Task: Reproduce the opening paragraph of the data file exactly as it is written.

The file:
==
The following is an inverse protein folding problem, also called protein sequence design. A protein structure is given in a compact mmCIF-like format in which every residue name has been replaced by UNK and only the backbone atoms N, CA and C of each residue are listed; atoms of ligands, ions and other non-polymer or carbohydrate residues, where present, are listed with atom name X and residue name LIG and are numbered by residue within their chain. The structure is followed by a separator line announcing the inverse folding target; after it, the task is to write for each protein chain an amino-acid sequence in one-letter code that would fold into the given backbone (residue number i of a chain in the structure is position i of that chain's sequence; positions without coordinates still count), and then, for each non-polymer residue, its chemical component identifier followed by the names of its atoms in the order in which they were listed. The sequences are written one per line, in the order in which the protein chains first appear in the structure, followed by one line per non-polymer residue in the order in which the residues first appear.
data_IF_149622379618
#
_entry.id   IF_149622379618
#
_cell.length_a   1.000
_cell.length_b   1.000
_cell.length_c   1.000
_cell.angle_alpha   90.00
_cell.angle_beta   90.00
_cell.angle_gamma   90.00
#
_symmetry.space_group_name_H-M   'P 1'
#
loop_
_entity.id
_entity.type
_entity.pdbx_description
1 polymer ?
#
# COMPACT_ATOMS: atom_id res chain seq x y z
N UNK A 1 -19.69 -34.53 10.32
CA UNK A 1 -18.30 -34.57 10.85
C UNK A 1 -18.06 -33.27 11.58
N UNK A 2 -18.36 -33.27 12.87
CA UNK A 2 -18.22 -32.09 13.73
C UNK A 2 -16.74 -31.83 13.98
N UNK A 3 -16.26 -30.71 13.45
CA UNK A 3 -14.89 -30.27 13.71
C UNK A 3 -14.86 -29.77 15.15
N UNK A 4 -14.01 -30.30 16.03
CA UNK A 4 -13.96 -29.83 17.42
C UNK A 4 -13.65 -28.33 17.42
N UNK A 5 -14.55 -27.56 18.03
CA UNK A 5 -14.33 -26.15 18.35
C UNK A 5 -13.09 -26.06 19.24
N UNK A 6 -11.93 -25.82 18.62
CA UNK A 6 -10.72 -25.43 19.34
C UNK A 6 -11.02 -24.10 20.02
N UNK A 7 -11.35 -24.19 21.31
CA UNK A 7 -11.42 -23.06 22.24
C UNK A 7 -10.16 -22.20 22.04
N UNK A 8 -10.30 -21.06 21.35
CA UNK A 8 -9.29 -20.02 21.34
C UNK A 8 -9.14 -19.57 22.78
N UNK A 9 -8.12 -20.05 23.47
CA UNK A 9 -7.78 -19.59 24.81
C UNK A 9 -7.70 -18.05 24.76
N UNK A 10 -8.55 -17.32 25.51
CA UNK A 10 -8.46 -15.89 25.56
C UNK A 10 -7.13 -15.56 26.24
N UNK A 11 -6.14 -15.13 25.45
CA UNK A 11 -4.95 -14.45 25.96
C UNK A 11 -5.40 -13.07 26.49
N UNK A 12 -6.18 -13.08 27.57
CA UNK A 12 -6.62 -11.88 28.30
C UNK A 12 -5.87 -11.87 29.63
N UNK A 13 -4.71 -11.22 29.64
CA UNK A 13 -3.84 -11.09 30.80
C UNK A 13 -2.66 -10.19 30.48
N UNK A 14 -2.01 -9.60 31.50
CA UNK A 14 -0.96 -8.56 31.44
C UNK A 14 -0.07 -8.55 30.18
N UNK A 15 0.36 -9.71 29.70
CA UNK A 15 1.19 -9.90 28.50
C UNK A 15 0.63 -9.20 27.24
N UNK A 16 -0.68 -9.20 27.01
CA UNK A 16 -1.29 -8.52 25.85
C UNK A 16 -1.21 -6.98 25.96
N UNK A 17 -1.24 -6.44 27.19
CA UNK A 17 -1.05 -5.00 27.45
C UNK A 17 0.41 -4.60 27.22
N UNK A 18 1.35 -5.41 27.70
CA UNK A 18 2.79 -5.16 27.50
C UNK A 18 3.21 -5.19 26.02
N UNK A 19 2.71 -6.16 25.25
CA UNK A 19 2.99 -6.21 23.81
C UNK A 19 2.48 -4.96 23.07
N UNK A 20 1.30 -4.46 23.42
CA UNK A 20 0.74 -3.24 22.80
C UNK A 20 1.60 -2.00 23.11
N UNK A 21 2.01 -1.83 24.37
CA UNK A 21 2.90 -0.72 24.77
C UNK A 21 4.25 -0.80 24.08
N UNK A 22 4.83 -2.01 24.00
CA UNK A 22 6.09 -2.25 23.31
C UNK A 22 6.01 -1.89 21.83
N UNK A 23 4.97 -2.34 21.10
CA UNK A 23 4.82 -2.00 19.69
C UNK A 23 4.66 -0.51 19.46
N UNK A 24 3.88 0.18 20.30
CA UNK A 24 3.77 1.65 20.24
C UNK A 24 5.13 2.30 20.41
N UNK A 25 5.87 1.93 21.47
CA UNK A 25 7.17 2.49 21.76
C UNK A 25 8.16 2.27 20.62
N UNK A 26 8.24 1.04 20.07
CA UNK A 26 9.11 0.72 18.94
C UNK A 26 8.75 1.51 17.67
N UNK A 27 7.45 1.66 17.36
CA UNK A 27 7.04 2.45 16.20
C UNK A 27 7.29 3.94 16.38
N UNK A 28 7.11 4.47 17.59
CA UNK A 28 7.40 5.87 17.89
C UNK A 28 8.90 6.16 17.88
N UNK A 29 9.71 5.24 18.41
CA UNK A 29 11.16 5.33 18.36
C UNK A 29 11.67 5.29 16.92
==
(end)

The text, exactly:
The following is an inverse protein folding problem, also called protein sequence design. A protein structure is given in a compact mmCIF-like format in which every residue name has been replaced by UNK and only the backbone atoms N, CA and C of each residue are listed; atoms of ligands, ions and other non-polymer or carbohydrate residues, where present, are listed with atom name X and residue name LIG and are numbered by residue within their chain. The structure is followed by a separator line announcing the inverse folding target; after it, the task is to write for each protein chain an amino-acid sequence in one-letter code that would fold into the given backbone (residue number i of a chain in the structure is position i of that chain's sequence; positions without coordinates still count), and then, for each non-polymer residue, its chemical component identifier followed by the names of its atoms in the order in which they were listed. The sequences are written one per line, in the order in which the protein chains first appear in the structure, followed by one line per non-polymer residue in the order in which the residues first appear.